Bridgewater State Hospital is a medium-security prison staffed by prison guards and clinicians, despite its name. It houses about 280 mental health patients, ranging from dangerous convicted criminals to those charged with minor crimes who have been committed for psychiatric evaluations.

The advocates calling on Coakley to appoint a special prosecutor in the Messier case include the Massachusetts chapter of the National Alliance on Mental Illness; the Mental Health Legal Advisors Committee; Prisoners’ Legal Services; and the Center for Public Representation.

Lisa Brown, in a separate statement, said: “For the past four years, I have used every means possible to try to hold those responsible for my son’s death accountable. It is now clear that the most senior officials of the Massachusetts Department of Correction, both past and present, have tried to cover up the horrible events of May 4, 2009.”

Roderick MacLeish Jr. and Stephen R. Delinsky, Brown’s attorneys, said Coakley cannot launch a criminal investigation on her own because she previously represented nine guards associated with Messier’s death in the civil lawsuit filed by Messier’s family. The state and a private company that provides medical and mental health services at Bridgewater settled the case for $3 million.

MacLeish and Delinsky urged Coakley to appoint a special prosecutor “who is not from Massachusetts and has expertise in investigating crimes committed by law enforcement or correctional officers in institutional settings.”

Coakley, a Democratic candidate for governor, has allied herself closely with mental health advocacy groups. She was the keynote speaker last year at an annual fund-raising walk for the National Alliance on Mental Illness and has publicly noted the 1996 suicide of a younger brother who suffered from depression.

So far, her defense of the guards in the Messier lawsuit has not become a major political issue, although independent candidate Jeff McCormick has twice urged her to name a special prosecutor to investigate Messier’s death.

Messier, a former University of Massachusetts Dartmouth student diagnosed with paranoid schizophrenia, was committed to Bridgewater for a psychiatric evaluation after staff from the psychiatric ward at a Worcester-area hospital filed misdemeanor assault and battery charges against him.

He had been at Bridgewater little more than a month when, after punching a guard, he was taken to a cell in Bridgewater’s Intensive Treatment Unit, where guards seated him on a small bed. While Messier’s hands were cuffed behind him, they pushed his back down, forcing his chest toward his knees. The technique, sometimes known as “suitcasing,” is forbidden by Department of Correction regulations because of the risk of suffocation.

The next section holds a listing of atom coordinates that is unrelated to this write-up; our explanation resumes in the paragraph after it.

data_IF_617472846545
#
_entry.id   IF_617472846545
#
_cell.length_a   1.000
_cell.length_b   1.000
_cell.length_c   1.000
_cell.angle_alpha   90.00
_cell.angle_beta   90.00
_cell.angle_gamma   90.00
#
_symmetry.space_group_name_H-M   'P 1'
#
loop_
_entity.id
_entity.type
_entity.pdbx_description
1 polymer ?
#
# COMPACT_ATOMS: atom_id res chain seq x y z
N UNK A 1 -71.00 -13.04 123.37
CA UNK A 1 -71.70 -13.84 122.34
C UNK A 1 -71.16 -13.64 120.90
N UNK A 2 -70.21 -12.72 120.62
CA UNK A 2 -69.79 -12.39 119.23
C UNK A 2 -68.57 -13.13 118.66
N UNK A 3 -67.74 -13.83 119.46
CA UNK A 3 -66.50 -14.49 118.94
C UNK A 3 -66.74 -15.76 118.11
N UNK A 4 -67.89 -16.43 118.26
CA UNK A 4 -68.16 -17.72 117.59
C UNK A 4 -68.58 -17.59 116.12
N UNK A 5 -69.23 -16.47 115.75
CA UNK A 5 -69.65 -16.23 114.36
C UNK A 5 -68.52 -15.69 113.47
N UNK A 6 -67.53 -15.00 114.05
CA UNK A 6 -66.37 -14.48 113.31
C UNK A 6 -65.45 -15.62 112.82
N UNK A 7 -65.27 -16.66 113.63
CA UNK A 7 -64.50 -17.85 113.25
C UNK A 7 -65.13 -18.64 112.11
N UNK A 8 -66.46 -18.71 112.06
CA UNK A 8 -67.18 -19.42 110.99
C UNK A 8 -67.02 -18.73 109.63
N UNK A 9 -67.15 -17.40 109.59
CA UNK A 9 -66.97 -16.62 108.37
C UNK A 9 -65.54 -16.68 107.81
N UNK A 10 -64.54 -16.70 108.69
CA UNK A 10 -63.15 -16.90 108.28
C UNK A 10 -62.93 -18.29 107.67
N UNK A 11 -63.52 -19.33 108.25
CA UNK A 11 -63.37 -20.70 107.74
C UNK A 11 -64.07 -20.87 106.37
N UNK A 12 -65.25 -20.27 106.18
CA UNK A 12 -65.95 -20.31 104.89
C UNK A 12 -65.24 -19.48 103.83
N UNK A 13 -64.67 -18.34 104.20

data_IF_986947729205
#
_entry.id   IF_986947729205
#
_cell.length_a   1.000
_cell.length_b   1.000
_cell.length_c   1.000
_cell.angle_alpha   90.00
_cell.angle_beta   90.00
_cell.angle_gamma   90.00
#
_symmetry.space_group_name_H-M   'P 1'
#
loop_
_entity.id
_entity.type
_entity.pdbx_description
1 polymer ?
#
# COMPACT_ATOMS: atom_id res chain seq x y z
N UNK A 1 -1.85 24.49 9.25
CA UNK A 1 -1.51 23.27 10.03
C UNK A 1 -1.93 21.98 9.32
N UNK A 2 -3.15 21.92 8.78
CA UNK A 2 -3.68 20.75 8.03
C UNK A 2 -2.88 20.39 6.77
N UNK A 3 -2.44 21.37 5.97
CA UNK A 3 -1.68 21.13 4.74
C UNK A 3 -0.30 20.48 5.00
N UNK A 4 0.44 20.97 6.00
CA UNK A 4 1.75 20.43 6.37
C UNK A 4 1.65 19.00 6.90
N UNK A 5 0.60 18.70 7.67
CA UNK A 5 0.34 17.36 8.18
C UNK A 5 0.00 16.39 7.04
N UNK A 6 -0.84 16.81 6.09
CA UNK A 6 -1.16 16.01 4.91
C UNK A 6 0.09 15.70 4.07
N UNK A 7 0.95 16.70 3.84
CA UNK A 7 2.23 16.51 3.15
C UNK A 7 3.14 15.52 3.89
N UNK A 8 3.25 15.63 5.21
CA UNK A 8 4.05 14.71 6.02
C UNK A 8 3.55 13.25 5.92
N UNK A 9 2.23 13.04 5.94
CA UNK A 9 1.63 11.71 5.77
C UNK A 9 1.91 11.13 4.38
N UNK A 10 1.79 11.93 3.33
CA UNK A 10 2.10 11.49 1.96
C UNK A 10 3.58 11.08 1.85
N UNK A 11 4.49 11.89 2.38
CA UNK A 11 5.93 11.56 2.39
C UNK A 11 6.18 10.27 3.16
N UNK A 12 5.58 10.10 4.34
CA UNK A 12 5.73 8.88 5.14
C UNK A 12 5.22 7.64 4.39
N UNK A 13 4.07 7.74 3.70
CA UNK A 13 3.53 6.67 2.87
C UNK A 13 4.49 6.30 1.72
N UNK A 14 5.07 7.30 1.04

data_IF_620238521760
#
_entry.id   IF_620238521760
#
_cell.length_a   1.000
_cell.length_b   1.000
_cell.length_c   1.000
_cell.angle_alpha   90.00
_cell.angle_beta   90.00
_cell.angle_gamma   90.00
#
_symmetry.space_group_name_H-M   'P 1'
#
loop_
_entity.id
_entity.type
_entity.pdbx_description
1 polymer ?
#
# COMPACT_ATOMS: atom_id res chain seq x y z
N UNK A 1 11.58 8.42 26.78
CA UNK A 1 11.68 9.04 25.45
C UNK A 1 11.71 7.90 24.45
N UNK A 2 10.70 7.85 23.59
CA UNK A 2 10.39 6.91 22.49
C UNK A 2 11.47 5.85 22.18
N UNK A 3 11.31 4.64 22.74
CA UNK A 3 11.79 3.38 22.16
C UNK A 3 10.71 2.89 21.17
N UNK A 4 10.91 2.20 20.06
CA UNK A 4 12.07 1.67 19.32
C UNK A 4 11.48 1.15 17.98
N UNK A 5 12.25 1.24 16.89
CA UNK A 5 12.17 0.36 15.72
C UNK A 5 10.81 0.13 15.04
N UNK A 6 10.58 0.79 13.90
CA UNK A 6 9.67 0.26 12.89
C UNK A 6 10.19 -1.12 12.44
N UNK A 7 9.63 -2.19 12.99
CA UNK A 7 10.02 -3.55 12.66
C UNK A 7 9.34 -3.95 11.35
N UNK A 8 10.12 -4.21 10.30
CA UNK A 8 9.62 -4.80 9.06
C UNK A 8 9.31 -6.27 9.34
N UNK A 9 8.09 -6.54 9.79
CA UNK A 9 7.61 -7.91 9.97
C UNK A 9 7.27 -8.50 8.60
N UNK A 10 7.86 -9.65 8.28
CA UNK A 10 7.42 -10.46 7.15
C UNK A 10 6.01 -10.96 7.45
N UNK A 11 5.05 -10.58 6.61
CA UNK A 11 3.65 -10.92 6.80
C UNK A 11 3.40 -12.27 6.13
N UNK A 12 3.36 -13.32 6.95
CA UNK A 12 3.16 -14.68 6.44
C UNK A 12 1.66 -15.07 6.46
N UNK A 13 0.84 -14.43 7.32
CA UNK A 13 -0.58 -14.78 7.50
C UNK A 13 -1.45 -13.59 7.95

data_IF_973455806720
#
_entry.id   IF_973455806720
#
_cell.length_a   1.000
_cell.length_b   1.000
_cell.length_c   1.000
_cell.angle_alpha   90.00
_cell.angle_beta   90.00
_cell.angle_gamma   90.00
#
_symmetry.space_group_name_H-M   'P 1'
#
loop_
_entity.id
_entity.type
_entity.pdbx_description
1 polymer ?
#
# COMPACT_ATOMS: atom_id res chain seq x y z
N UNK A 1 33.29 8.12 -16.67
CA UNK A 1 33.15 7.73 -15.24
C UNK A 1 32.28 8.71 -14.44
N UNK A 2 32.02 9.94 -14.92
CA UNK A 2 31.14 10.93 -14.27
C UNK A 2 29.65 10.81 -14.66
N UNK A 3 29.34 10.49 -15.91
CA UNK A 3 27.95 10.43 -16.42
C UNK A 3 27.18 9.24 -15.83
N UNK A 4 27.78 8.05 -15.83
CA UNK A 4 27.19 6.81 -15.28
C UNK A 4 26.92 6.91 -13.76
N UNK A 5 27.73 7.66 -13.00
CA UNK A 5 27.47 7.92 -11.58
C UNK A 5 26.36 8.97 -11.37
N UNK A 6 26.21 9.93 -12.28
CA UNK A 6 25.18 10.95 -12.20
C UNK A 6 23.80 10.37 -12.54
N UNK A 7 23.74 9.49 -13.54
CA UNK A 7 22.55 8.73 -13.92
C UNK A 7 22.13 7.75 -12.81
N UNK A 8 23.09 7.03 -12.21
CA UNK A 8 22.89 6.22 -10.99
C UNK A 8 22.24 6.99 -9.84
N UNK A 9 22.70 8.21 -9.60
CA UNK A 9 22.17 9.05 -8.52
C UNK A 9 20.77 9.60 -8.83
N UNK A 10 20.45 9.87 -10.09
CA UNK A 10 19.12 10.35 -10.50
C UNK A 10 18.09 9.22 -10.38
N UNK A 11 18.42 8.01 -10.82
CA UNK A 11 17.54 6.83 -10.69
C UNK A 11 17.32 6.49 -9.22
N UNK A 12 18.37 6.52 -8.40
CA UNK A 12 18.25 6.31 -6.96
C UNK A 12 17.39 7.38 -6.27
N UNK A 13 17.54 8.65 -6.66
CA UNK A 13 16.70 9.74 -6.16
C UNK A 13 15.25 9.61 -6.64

A state medical examiner, Mindy J. Hull, officially concluded that Messier died of “cardiopulmonary arrest during physical restraint, with blunt impact of head and compression of chest, while in agitated state.”

In a statement to the Globe last year, Cruz said that Hull, during a private conversation with an assistant district attorney and State Police, had essentially reversed her findings, concluding that Messier’s own conduct had contributed to his death. On Wednesday, Cruz said that Hull, in her second private conversation with his investigators this spring, could not identify a specific action taken by guards that caused Messier’s death. He said Hull believed factors including Messier’s schizophrenia, his obesity, and “extreme state of agitation as he resisted the guards” all contributed to his demise.

But Messier’s attorneys noted that Hull’s official findings were “never amended or revised,” and that Hull “never confirmed the statements that are attributed to her by DA Cruz.” And they called the assertion that Messier’s actions may have contributed to his own death “utterly unfounded and outrageous.”

Hull’s autopsy, MacLeish and Delinsky noted, described blunt force injuries to nearly every part of Messier’s body, which the attorneys said were “consistent with a brutal beating by correction officers that must have occurred before Mr. Messier was brought to the ITU.”

The state Correction Officers Federated Union, which represents state prison guards, donated $500, the legal maximum, to Cruz’s reelection campaign in 2010, the same year Cruz decided against pursuing charges against the guards involved in Messier’s death.

Neither union president Jon N. Mograss nor Alan J. McDonald, an attorney who represents the union, responded to requests for comment.

More coverage:

6/10: Bridgewater hospital given 45 days to address concerns

Editorial: Many Bridgewater inmates need medical care, not prison

6/1: Bridgewater State Hospital slow to embrace change

5/11: Mom seeks charges for Bridgewater State Hospital guards in son’s death

5/9: Patrick pushes for improvements at Bridgewater hospital

5/2: Lawsuit hits methods at Bridgewater State Hospital

4/17: New scrutiny for Bridgewater State Hospital after complaints

Adrian Walker: Bridgewater hospital a prison failing its patients

2/16: A death in restraints after ‘standard procedure’

Michael Rezendes can be reached at michael.rezendes@globe.com.